Preparing For your Experience

The word Psychedelic was coined in 1957 by Canadian born British psychiatrist Dr. Humphry Osmond. He combined the Greek words “psyche” meaning “mind or spirit” and “delos” meaning “manifesting.” The dictionary definition of the verb manifest is “to become clear or apparent” which is congruent with many reports of deep personal insight and creative epiphany gained through the use of psychedelic substances like psilocybin, LSD, Mescaline, Di-Methyl-Tryptamine, etc . 


Psychedelics are typically used in one of two contexts, recreational use, or therapeutic use. While they can hold significant benefits for those who use them in a medicinal or therapeutic fashion, the altered and some would argue enhanced state of consciousness elicited by psychedelics is an experience that nearly anyone can benefit from. That being said, there is the risk of a negative experience or “bad trip”, and this risk can be amplified with higher dosage. Fortunately the risk of a bad trip is negligable if proper care and attention is paid to the preparation of your mindset and environment prior to consuming a psychedelic.

The most important part of being prepared for a psychedelic experience is being comfortable!

Whatever comfortable may mean to you, we recommend being in a familiar location that you feel safe in, and familiarizing yourself with the potential effects of psilocybin, listed below, and the onset/duration of the experience. Be aware that your environment will play a large role in the outcome of your experience, and that auditory stimulation can have significant effect on a psilocybin experience. Researchers at Johns Hopkins University have curated a playlist which after years of study has reliably proven to induce profound, meaningful, and transformative experiences.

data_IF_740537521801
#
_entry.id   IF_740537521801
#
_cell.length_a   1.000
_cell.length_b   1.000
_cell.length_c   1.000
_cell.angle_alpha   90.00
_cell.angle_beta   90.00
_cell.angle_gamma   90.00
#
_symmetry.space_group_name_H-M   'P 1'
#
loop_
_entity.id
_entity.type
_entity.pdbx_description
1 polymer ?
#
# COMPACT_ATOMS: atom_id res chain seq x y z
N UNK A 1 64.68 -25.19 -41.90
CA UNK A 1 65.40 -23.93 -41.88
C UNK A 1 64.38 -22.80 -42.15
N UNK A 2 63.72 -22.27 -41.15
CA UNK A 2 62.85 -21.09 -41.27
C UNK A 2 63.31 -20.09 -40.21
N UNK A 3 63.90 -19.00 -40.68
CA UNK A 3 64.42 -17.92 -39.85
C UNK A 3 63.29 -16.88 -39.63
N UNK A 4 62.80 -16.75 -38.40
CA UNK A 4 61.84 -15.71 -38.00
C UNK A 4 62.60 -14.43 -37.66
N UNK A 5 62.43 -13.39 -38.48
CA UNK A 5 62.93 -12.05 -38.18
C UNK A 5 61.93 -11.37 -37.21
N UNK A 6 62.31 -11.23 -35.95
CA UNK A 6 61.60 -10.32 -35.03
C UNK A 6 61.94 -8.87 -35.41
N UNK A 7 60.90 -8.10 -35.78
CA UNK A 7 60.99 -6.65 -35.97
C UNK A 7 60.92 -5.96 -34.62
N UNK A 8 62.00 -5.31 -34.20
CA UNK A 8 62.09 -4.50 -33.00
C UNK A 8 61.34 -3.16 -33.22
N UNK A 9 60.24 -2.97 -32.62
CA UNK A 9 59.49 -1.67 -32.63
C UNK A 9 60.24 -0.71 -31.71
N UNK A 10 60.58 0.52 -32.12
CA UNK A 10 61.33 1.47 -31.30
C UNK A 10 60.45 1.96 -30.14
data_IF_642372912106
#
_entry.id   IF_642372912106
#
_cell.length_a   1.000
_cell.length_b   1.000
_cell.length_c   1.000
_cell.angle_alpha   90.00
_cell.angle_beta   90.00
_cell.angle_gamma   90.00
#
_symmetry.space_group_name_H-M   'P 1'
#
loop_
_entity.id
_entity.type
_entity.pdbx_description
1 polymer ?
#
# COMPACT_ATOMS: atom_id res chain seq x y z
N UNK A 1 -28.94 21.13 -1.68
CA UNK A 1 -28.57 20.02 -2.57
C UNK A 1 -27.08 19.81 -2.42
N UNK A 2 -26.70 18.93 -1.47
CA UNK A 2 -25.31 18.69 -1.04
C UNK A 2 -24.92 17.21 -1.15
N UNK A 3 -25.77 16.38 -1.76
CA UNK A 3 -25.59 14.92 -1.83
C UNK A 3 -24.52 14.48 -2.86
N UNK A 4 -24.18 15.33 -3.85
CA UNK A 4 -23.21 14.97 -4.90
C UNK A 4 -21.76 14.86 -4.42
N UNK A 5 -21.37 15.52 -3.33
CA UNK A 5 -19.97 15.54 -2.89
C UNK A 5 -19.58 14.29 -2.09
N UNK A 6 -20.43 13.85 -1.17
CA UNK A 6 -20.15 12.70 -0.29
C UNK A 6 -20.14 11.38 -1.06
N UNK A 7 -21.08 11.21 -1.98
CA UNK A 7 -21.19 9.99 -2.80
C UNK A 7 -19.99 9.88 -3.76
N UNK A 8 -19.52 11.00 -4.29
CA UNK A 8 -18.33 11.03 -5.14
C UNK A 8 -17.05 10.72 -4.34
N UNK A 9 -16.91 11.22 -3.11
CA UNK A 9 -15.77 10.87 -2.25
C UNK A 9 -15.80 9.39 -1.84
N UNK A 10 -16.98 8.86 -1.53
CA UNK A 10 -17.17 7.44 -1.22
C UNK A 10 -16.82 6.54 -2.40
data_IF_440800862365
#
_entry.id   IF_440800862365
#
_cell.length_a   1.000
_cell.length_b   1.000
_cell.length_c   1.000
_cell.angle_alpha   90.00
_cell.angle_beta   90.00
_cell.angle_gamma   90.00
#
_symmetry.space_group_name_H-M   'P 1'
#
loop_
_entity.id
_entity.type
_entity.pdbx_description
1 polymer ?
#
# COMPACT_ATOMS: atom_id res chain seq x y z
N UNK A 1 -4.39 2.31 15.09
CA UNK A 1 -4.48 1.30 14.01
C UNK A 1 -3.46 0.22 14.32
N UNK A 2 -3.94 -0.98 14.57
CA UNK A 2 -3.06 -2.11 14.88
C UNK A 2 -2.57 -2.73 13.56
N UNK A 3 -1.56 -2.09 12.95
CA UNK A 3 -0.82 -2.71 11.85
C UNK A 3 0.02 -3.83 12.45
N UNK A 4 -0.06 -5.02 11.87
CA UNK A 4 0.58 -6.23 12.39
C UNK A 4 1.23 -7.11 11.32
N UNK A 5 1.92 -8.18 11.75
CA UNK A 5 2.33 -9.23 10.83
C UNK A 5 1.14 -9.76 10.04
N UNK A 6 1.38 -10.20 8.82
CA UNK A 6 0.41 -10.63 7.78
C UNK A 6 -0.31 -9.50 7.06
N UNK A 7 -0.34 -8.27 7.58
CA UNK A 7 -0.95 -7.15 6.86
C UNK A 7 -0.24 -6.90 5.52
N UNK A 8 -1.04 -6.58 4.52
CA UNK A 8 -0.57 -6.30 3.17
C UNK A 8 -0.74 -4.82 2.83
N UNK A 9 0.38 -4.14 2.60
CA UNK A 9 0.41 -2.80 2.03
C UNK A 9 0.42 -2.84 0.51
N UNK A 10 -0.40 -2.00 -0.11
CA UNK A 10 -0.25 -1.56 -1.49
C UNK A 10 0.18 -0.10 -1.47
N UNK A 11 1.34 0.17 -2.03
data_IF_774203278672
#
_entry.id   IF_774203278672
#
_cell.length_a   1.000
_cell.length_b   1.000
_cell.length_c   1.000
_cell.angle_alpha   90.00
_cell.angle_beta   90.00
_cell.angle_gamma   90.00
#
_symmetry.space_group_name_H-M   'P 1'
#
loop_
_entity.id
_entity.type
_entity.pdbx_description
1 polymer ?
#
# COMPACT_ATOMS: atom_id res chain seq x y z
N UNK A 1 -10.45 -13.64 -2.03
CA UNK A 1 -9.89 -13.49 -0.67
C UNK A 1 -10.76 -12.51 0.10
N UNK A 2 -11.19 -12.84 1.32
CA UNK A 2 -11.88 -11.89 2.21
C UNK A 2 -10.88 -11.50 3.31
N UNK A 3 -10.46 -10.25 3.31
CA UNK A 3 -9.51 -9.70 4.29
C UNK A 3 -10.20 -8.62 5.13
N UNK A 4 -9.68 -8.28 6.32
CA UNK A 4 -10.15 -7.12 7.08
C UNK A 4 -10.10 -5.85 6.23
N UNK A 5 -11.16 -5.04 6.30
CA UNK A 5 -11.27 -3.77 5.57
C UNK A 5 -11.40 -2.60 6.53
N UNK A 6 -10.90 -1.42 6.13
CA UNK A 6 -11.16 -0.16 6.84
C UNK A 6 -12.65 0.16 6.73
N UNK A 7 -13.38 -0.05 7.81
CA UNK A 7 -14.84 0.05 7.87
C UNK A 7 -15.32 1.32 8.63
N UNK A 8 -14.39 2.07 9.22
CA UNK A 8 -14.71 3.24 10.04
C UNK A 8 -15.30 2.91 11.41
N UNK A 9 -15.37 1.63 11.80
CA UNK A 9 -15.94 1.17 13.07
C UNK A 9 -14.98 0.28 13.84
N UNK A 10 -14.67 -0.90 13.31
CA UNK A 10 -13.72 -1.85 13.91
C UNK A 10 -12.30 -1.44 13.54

A cartoon-style image features three objects: an hourglass with sand, a stopwatch with red numbers and hands, and a medicine bottle with a red cross on a white label.
A bar graph titled "Subjective effects of psilocybin" compares placebo (red bars) and psilocybin (blue bars) effects on various experiences: both unpleasant and delightful effects, visual and audio changes, feelings of unity, and sensitivity to surroundings.

In addition to the physical effects listed above, psilocybin’s psychological effects can include; intense euphoria, a sense of wonder and delight, openness to thoughts and feelings that you usually avoid, a sense of peace, a sense of connection to the world, clarity about relationships and people in your life, strong emotions, spiritual or mystical feelings of unity and connectedness, and even out of body experiences. These effects peak about 2 hours after ingestion, and gently decline for the remainder of the 4-6 hour experience. It is commonly reported that smoking cannabis during this “comedown” period can re-intensify the effects of psilocybin.

Typically, people feel very free and open in the days following a mushroom experience. You should try to get a good night’s sleep afterwards, and you may feel a little tired the next day. Most people find that they have an ‘afterglow’ from their mushroom experience that can last days or weeks, improving their mood and outlook and keeping them more open to others and new ideas. Issues that you explored during the experience will have a new clarity to them. Emotionally difficult topics, memories, and experiences are likely to feel much safer and will bring up less fear when you remember them. You are likely to feel better able to tackle challenging emotional experiences in your life.

The positive effects of mushrooms can last for years, even from just a single experience. In a recent study at Johns Hopkins Medical Center, an incredible 94% of participants who had a single dose of mushrooms said it was “one of the top five most meaningful experiences of their lives.” Another study found long lasting changes in openness more than a year after a single mushroom dose.